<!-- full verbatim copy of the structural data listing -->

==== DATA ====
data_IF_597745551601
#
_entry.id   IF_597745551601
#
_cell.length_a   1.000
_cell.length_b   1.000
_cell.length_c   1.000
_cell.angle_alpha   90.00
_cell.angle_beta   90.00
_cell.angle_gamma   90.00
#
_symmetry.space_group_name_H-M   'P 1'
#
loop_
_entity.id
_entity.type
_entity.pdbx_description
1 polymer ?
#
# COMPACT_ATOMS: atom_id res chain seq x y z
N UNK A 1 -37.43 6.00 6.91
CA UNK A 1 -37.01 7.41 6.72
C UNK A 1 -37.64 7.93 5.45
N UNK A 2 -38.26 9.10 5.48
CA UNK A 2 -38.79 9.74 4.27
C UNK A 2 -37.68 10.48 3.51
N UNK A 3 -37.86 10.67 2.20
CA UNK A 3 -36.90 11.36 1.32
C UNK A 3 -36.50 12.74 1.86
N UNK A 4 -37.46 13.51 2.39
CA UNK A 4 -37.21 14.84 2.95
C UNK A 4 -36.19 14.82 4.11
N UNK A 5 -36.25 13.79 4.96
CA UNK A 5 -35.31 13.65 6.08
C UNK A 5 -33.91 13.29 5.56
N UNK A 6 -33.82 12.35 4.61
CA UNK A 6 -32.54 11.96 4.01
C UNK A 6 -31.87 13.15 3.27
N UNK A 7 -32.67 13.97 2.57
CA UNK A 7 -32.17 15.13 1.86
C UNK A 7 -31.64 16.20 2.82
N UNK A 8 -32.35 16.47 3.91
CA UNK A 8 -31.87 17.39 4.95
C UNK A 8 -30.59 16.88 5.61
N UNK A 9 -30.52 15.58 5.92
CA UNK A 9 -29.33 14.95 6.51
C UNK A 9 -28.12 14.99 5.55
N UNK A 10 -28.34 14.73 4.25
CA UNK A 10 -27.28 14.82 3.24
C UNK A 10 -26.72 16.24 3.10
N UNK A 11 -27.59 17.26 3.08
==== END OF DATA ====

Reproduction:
data_IF_597745551601
#
_entry.id   IF_597745551601
#
_cell.length_a   1.000
_cell.length_b   1.000
_cell.length_c   1.000
_cell.angle_alpha   90.00
_cell.angle_beta   90.00
_cell.angle_gamma   90.00
#
_symmetry.space_group_name_H-M   'P 1'
#
loop_
_entity.id
_entity.type
_entity.pdbx_description
1 polymer ?
#
# COMPACT_ATOMS: atom_id res chain seq x y z
N UNK A 1 -37.43 6.00 6.91
CA UNK A 1 -37.01 7.41 6.72
C UNK A 1 -37.64 7.93 5.45
N UNK A 2 -38.26 9.10 5.48
CA UNK A 2 -38.79 9.74 4.27
C UNK A 2 -37.68 10.48 3.51
N UNK A 3 -37.86 10.67 2.20
CA UNK A 3 -36.90 11.36 1.32
C UNK A 3 -36.50 12.74 1.86
N UNK A 4 -37.46 13.51 2.39
CA UNK A 4 -37.21 14.84 2.95
C UNK A 4 -36.19 14.82 4.11
N UNK A 5 -36.25 13.79 4.96
CA UNK A 5 -35.31 13.65 6.08
C UNK A 5 -33.91 13.29 5.56
N UNK A 6 -33.82 12.35 4.61
CA UNK A 6 -32.54 11.96 4.01
C UNK A 6 -31.87 13.15 3.27
N UNK A 7 -32.67 13.97 2.57
CA UNK A 7 -32.17 15.13 1.86
C UNK A 7 -31.64 16.20 2.82
N UNK A 8 -32.35 16.47 3.91
CA UNK A 8 -31.87 17.39 4.95
C UNK A 8 -30.59 16.88 5.61
N UNK A 9 -30.52 15.58 5.92
CA UNK A 9 -29.33 14.95 6.51
C UNK A 9 -28.12 14.99 5.55
N UNK A 10 -28.34 14.73 4.25
CA UNK A 10 -27.28 14.82 3.24
C UNK A 10 -26.72 16.24 3.10
N UNK A 11 -27.59 17.26 3.08